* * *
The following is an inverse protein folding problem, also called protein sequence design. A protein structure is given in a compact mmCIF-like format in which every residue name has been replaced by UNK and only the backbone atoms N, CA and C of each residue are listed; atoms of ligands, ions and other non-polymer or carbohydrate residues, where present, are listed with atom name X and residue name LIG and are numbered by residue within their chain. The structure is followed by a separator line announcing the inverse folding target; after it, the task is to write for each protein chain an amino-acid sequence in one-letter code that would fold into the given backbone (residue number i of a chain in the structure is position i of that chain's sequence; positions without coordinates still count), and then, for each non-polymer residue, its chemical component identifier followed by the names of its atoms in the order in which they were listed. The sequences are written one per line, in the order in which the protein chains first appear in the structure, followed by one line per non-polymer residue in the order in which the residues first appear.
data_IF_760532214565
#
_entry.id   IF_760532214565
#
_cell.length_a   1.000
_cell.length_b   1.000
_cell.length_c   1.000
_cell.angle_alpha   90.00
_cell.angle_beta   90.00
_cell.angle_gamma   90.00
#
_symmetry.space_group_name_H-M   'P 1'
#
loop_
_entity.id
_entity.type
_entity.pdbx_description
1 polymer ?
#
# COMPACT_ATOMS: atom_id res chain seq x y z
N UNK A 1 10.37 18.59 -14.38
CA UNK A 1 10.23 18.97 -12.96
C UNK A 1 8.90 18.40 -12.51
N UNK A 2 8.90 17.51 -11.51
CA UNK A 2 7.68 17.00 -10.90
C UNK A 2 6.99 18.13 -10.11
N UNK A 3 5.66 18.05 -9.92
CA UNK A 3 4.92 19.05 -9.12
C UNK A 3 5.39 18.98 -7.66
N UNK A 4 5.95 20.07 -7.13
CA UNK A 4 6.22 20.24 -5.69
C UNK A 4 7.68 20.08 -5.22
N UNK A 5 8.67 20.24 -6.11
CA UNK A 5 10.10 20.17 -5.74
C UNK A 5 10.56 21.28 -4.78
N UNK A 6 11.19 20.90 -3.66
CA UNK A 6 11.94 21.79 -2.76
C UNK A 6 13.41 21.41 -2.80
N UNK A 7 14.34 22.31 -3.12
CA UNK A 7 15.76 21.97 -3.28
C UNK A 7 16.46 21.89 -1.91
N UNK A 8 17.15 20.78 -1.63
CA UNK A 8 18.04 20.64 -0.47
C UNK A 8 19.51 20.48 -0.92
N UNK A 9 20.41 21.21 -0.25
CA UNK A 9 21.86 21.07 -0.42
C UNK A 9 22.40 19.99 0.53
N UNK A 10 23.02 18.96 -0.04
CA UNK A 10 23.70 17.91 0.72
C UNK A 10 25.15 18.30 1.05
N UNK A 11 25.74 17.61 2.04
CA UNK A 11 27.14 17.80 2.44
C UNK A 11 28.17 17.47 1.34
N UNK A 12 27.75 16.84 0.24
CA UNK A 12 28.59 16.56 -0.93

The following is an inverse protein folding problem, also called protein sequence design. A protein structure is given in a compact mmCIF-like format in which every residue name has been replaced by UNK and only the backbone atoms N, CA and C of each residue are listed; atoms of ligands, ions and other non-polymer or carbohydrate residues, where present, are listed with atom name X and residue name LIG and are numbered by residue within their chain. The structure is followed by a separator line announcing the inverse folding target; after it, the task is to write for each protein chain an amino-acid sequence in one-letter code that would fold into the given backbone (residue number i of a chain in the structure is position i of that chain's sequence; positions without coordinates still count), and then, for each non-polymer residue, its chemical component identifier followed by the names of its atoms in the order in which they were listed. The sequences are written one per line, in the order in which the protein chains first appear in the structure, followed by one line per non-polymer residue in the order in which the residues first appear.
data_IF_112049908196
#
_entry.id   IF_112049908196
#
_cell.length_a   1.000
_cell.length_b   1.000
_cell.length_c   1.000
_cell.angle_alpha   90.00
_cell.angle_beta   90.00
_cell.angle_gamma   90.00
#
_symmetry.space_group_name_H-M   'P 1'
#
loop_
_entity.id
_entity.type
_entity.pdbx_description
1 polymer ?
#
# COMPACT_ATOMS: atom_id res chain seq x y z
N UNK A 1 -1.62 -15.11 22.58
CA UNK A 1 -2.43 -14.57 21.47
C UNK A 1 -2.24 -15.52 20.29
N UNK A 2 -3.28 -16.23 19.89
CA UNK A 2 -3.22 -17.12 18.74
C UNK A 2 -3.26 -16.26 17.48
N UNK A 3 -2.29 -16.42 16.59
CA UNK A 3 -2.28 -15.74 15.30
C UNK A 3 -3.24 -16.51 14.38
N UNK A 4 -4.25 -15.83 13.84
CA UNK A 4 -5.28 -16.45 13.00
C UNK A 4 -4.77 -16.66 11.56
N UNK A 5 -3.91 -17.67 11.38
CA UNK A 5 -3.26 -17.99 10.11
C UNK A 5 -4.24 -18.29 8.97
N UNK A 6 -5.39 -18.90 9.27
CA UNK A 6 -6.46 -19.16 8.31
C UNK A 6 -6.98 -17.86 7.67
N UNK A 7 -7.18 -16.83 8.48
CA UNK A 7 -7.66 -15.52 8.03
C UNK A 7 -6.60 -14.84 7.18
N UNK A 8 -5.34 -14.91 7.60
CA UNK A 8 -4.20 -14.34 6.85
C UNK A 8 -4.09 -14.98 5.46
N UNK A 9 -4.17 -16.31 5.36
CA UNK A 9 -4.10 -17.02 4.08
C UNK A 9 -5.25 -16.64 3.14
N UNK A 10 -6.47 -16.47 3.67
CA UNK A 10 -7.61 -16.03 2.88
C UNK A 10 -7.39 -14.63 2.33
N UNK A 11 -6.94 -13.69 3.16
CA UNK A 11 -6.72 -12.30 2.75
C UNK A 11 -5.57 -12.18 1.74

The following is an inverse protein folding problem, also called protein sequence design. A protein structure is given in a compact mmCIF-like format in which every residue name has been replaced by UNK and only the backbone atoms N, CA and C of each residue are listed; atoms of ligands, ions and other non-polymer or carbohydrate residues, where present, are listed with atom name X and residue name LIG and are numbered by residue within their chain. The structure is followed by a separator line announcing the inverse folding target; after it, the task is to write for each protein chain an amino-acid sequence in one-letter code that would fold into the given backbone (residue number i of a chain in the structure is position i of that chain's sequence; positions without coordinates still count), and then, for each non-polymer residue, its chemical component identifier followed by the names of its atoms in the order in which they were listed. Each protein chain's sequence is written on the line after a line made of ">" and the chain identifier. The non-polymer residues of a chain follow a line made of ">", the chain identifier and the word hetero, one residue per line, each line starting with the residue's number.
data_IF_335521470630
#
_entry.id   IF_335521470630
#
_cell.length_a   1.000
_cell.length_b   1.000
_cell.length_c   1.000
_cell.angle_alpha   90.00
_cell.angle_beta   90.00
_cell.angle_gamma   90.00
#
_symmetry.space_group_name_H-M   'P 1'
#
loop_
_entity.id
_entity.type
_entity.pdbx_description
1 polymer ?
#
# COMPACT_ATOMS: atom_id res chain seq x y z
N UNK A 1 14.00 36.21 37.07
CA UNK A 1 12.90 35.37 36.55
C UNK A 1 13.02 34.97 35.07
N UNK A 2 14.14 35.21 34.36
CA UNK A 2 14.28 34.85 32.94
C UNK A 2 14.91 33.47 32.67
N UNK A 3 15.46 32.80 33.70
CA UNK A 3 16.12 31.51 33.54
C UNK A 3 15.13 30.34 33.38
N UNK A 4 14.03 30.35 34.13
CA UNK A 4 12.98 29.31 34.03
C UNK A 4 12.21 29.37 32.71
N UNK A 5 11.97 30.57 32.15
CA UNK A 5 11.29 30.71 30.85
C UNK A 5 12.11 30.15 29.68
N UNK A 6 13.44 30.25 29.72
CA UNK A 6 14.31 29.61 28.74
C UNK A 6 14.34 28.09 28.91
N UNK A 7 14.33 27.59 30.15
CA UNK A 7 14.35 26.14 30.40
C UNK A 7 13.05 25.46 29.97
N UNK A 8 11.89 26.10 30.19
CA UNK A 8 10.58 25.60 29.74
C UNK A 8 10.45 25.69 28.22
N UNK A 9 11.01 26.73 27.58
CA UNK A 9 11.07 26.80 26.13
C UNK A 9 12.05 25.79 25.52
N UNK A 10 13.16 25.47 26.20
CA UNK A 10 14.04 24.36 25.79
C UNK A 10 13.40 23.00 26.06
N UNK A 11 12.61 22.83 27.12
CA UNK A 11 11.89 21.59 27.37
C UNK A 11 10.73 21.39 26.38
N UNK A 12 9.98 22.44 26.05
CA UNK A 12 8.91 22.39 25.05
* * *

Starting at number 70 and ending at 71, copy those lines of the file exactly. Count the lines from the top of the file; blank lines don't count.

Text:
#
loop_